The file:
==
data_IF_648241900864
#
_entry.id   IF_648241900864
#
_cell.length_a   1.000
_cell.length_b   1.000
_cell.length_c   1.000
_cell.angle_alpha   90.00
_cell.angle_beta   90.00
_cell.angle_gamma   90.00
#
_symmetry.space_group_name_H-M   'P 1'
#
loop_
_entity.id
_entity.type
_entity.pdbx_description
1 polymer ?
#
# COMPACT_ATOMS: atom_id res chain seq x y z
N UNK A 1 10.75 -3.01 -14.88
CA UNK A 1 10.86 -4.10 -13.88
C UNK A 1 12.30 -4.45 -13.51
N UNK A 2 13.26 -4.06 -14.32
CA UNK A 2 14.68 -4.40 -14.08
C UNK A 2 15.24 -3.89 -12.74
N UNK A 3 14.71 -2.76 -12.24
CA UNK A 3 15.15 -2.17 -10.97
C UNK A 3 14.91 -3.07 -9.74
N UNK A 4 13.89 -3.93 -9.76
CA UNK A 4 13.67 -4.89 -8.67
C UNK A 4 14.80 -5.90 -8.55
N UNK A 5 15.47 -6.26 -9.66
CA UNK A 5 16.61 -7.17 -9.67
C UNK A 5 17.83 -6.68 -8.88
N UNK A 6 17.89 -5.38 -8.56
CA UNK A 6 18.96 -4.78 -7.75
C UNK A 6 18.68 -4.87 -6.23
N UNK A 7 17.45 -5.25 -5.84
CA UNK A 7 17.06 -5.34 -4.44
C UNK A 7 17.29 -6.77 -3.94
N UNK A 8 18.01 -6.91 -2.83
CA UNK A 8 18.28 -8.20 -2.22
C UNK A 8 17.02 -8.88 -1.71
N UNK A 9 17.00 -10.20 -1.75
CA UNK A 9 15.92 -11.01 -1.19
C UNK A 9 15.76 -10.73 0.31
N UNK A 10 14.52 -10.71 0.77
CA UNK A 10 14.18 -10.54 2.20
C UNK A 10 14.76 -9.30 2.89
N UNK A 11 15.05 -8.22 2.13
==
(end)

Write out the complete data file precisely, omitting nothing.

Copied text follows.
data_IF_648241900864
#
_entry.id   IF_648241900864
#
_cell.length_a   1.000
_cell.length_b   1.000
_cell.length_c   1.000
_cell.angle_alpha   90.00
_cell.angle_beta   90.00
_cell.angle_gamma   90.00
#
_symmetry.space_group_name_H-M   'P 1'
#
loop_
_entity.id
_entity.type
_entity.pdbx_description
1 polymer ?
#
# COMPACT_ATOMS: atom_id res chain seq x y z
N UNK A 1 10.75 -3.01 -14.88
CA UNK A 1 10.86 -4.10 -13.88
C UNK A 1 12.30 -4.45 -13.51
N UNK A 2 13.26 -4.06 -14.32
CA UNK A 2 14.68 -4.40 -14.08
C UNK A 2 15.24 -3.89 -12.74
N UNK A 3 14.71 -2.76 -12.24
CA UNK A 3 15.15 -2.17 -10.97
C UNK A 3 14.91 -3.07 -9.74
N UNK A 4 13.89 -3.93 -9.76
CA UNK A 4 13.67 -4.89 -8.67
C UNK A 4 14.80 -5.90 -8.55
N UNK A 5 15.47 -6.26 -9.66
CA UNK A 5 16.61 -7.17 -9.67
C UNK A 5 17.83 -6.68 -8.88
N UNK A 6 17.89 -5.38 -8.56
CA UNK A 6 18.96 -4.78 -7.75
C UNK A 6 18.68 -4.87 -6.23
N UNK A 7 17.45 -5.25 -5.84
CA UNK A 7 17.06 -5.34 -4.44
C UNK A 7 17.29 -6.77 -3.94
N UNK A 8 18.01 -6.91 -2.83
CA UNK A 8 18.28 -8.20 -2.22
C UNK A 8 17.02 -8.88 -1.71
N UNK A 9 17.00 -10.20 -1.75
CA UNK A 9 15.92 -11.01 -1.19
C UNK A 9 15.76 -10.73 0.31
N UNK A 10 14.52 -10.71 0.77
CA UNK A 10 14.18 -10.54 2.20
C UNK A 10 14.76 -9.30 2.89
N UNK A 11 15.05 -8.22 2.13